• Change in accounts payable at closing date might be due to showing better numbers to banks (a commonly used “trick” in stock-listed companies) as it doesn’t show in KPI’s in some bank-ratio’s.
  • For the best insight you actually need a cashflow statement. Which you won’t get. Don’t even try.
  • Pay special attention to deferred revenue and deferred expenses
    • Deferred revenue are prepaid items for which goods still need to be delivered (liability). For example if my customer paid me 1 million EUR on December 20 for goods to be delivered in January, then I have 1 million deferred revenue on the balance sheet. When I deliver the goods in January, it goes back to 0 and the rest is booked as income (with its subsequent influence on other postings such as stock, equity etc).
    • Deferred expenses can be any type of item, such as lease contracts for which the total worth is on the balance as asset and transferred per month to the income statement. Example: if I have a machine leased for 1.000.000 EUR over 100 months, the amount on the balance sheet will be after 1 month only 990.000 EUR. 10.000 EUR is transferred to the income statement as actual costs at that moment.
  • No companies go bankrupt because they make loss. You only go bankrupt when you have no cash to pay your creditors.
  • Cash is king, cash flow is queen, credit is power
  • Cash position itself says absolutely nothing.
  • Cash flow is what makes the company live or die
  • Credit is power: if you have good ratio’s, you can borrow money to survive a cash deficit (e.g. in fast growing companies with heavy investments)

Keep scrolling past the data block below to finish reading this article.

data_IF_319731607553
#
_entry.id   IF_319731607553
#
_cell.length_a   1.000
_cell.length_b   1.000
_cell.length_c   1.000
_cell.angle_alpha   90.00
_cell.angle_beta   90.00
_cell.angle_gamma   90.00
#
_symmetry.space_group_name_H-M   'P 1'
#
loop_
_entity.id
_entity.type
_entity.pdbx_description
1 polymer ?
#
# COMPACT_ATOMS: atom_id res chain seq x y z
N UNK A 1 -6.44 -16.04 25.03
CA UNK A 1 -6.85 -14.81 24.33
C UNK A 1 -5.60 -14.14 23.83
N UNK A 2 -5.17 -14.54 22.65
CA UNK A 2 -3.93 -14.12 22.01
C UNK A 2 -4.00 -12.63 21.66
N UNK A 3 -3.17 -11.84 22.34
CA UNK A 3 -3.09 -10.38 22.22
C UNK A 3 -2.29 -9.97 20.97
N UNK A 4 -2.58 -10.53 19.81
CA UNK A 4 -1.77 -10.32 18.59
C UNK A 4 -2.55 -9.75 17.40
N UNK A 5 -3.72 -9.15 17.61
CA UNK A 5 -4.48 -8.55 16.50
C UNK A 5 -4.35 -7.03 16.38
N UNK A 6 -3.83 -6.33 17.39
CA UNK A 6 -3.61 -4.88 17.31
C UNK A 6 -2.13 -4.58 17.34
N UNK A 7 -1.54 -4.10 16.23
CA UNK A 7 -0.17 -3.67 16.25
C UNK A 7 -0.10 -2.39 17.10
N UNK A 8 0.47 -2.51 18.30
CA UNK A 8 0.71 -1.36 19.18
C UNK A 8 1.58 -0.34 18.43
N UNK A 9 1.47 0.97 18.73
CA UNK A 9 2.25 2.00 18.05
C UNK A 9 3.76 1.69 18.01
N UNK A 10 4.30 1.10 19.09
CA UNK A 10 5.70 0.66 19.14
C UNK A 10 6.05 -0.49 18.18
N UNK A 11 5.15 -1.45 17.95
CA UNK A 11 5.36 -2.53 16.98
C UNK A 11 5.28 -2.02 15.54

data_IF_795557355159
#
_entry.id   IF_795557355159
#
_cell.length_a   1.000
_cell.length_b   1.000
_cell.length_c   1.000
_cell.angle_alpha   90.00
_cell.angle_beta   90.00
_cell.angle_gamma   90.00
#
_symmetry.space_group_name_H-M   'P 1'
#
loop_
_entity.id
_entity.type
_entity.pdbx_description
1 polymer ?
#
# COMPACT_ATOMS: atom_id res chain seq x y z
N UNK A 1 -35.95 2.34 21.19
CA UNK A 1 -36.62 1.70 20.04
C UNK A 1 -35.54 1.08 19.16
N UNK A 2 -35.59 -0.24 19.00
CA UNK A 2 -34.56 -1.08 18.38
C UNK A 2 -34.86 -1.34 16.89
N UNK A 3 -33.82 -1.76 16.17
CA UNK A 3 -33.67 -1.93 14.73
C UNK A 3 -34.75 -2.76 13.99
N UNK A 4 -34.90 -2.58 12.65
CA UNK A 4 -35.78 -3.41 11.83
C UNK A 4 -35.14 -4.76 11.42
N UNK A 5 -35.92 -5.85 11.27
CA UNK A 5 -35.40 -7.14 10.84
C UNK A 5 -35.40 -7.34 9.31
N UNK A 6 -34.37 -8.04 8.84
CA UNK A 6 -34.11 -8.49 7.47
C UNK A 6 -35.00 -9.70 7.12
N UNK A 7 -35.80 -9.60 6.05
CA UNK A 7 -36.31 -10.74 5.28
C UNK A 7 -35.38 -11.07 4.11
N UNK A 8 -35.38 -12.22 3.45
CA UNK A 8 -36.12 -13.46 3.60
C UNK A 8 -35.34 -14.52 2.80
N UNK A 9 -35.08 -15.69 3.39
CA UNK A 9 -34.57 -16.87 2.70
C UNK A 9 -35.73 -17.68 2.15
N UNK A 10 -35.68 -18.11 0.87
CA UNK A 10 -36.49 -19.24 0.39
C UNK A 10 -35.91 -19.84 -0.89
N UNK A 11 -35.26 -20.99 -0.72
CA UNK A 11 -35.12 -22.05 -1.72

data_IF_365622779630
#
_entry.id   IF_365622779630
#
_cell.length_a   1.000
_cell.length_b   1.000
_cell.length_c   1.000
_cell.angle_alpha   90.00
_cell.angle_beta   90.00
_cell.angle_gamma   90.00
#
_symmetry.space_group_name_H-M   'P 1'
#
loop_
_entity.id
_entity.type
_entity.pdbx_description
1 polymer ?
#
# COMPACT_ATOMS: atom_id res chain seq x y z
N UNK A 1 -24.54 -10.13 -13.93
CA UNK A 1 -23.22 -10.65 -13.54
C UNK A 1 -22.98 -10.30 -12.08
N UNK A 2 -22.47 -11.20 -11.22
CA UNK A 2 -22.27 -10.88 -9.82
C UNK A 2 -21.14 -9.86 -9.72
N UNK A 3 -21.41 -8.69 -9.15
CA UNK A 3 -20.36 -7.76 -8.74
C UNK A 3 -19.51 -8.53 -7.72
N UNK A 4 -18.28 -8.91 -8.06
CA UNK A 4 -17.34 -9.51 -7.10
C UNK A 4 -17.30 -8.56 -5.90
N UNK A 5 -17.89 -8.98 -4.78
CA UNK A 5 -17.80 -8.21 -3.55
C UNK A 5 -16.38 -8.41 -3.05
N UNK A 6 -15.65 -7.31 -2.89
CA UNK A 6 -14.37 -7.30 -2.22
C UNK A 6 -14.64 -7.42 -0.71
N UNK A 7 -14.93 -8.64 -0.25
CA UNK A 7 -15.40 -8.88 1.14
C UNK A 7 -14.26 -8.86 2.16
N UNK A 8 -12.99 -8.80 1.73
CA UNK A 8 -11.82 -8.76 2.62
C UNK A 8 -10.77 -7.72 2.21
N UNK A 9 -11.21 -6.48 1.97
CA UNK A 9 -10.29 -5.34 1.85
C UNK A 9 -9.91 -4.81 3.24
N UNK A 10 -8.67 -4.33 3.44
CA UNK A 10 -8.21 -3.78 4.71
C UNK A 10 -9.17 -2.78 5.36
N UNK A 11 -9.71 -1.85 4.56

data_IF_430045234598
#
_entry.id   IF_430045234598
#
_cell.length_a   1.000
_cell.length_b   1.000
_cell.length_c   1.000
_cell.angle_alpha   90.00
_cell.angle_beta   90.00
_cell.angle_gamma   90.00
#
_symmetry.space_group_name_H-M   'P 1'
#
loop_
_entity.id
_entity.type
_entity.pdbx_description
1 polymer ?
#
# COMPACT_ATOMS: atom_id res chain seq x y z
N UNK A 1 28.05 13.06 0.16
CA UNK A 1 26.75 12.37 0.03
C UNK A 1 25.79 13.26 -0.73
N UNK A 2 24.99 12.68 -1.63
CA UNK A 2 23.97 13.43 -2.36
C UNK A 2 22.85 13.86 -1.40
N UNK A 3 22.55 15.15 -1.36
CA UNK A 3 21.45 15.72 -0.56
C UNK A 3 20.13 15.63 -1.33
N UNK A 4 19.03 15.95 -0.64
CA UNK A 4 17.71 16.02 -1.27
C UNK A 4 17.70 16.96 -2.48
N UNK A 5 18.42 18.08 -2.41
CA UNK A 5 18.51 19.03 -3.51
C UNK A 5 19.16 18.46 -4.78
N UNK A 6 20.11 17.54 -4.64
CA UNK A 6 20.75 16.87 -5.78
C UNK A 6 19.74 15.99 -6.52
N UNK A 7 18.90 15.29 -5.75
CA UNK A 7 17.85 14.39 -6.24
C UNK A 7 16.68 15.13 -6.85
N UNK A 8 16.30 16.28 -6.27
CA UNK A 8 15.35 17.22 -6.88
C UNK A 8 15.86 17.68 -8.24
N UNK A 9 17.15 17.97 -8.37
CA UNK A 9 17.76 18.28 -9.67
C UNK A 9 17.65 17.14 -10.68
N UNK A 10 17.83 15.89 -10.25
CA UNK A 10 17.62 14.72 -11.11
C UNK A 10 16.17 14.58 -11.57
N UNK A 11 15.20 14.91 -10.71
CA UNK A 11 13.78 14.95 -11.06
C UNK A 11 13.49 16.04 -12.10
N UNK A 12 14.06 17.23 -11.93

• Many ratio’s come from the balance sheet and are related to debts of the company.
  • How a company is funded is crucial for success. Investors (means people who put money in for a part of the shares of the company) strive for a debt ratio which is as HIGH as possible. This increases risk, but also the lever of own equity.
  • Lenders (people who put money in against an interest rate) strive for low debts, especially low debts on short term. Short term debts can make a company extremely vulnerable for economic down turns.
  • Lessee’s (lease companies who put assets in against an interest rate) strive for the same as bankers, but against lower interest rates generally.

Growing to bankruptcy

You should also consider that when your supplier is rapidly growing, that this is stretching their cash position. After all, imagine  the following:

A supplier has a revenue of 200mio EUR (or whatever the currency is). 40% of this is cost of goods sold. This means that there is a purchased spend of 80mio EUR per year. If the average payment term is 60 days, it means an accounts payable balance of roughly 13.3 mio EUR and with the same payment term of the customer an accounts receivable balance of 33.3mio EUR.

Imagine that this supplier has a net profit of 10%, being 20 mio EUR per year. This supplier is now growing with 25% the next year and other conditions remain the same.

The revenue is now 250mio EUR and the purchased goods are 100mio EUR. The accounts payable grow towards 16.6mio EUR. This means that an additional 3.3mio EUR in cash needs to be available on average to cope with this growth.

On the accounts receivable part of the balance sheet, the supplier has grown towards 41.7mio EUR. As This is a growth of 8.3 mio EUR. As a balance sheet always needs to be in balance (what’s in a name?), it means that the actual growth of capital should be 8.3 mio EUR on the asset side of the company as well as on the debt side of the balance sheet.

Usually sales persons are very proud and happy to present such numbers of growth. But you should always be very critical: is it actually good news? How do they finance it? Where does the money come from and is this origin a threat or a blessing?